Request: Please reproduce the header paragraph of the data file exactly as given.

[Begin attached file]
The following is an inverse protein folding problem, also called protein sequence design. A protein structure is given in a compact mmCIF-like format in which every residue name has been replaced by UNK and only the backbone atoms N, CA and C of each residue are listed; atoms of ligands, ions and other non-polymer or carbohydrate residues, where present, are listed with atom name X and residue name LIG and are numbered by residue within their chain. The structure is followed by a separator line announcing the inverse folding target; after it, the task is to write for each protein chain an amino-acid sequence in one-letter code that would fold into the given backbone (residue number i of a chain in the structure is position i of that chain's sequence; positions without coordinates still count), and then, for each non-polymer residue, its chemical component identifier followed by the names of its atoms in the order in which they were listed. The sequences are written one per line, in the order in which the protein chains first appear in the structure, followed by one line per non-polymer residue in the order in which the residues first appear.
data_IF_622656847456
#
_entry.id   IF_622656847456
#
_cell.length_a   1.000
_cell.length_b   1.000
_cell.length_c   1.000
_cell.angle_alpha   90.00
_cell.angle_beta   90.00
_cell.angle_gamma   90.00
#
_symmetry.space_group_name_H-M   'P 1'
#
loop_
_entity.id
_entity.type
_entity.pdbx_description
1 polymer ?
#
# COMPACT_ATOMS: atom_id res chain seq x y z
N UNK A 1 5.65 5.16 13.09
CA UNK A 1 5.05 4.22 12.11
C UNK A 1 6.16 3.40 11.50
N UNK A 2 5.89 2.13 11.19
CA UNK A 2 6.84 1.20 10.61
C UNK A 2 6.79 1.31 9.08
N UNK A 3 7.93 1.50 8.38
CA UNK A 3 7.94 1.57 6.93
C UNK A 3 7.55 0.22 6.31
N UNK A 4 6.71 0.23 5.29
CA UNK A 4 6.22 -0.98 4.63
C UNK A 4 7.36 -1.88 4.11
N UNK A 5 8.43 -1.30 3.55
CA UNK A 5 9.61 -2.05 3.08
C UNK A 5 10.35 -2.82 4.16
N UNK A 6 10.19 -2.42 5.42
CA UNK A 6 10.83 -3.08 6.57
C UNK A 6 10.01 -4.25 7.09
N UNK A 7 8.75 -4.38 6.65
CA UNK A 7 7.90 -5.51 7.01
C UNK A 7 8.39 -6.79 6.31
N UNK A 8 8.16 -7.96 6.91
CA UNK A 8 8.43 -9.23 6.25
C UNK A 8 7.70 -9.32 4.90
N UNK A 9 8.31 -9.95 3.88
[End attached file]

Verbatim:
The following is an inverse protein folding problem, also called protein sequence design. A protein structure is given in a compact mmCIF-like format in which every residue name has been replaced by UNK and only the backbone atoms N, CA and C of each residue are listed; atoms of ligands, ions and other non-polymer or carbohydrate residues, where present, are listed with atom name X and residue name LIG and are numbered by residue within their chain. The structure is followed by a separator line announcing the inverse folding target; after it, the task is to write for each protein chain an amino-acid sequence in one-letter code that would fold into the given backbone (residue number i of a chain in the structure is position i of that chain's sequence; positions without coordinates still count), and then, for each non-polymer residue, its chemical component identifier followed by the names of its atoms in the order in which they were listed. The sequences are written one per line, in the order in which the protein chains first appear in the structure, followed by one line per non-polymer residue in the order in which the residues first appear.